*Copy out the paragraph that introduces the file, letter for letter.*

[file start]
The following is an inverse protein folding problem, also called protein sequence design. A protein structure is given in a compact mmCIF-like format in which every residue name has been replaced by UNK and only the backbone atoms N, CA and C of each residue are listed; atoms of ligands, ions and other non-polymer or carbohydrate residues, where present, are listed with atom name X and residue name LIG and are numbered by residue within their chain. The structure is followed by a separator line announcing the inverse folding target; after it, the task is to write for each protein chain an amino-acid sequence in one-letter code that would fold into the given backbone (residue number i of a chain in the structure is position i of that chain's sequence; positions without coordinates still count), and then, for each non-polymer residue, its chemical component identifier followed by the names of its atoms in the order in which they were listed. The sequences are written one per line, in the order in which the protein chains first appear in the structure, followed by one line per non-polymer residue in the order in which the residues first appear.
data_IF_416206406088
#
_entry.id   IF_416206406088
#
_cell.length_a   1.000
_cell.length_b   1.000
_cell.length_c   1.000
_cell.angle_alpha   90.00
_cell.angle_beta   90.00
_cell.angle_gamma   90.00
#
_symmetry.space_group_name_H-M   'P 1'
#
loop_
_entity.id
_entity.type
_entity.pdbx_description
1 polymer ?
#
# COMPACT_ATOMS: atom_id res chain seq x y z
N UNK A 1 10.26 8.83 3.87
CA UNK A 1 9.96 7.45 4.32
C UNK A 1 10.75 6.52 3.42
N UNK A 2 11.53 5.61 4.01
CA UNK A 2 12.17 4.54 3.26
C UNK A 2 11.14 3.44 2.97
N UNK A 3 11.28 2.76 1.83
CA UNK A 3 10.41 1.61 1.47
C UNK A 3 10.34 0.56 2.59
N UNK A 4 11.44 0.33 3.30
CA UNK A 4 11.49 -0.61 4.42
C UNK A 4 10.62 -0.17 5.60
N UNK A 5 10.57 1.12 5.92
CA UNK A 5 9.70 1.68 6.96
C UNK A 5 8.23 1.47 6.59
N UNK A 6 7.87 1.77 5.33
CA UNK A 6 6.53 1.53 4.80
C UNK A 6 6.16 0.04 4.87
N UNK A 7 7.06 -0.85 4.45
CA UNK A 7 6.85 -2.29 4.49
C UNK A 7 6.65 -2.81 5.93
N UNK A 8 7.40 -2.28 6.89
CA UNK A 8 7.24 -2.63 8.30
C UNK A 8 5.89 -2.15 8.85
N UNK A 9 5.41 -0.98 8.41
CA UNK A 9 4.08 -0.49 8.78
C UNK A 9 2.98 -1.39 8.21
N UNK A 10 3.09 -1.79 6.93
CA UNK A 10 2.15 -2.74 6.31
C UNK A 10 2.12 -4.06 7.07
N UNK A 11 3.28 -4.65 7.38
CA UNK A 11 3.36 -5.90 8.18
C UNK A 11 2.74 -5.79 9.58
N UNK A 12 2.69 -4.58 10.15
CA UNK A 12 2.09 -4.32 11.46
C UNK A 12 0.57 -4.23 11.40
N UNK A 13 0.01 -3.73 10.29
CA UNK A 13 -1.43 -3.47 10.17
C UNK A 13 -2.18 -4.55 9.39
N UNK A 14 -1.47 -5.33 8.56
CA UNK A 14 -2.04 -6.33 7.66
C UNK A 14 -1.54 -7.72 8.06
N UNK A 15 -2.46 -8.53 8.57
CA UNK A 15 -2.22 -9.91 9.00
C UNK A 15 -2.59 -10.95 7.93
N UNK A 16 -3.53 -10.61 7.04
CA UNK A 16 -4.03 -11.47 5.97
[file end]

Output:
The following is an inverse protein folding problem, also called protein sequence design. A protein structure is given in a compact mmCIF-like format in which every residue name has been replaced by UNK and only the backbone atoms N, CA and C of each residue are listed; atoms of ligands, ions and other non-polymer or carbohydrate residues, where present, are listed with atom name X and residue name LIG and are numbered by residue within their chain. The structure is followed by a separator line announcing the inverse folding target; after it, the task is to write for each protein chain an amino-acid sequence in one-letter code that would fold into the given backbone (residue number i of a chain in the structure is position i of that chain's sequence; positions without coordinates still count), and then, for each non-polymer residue, its chemical component identifier followed by the names of its atoms in the order in which they were listed. The sequences are written one per line, in the order in which the protein chains first appear in the structure, followed by one line per non-polymer residue in the order in which the residues first appear.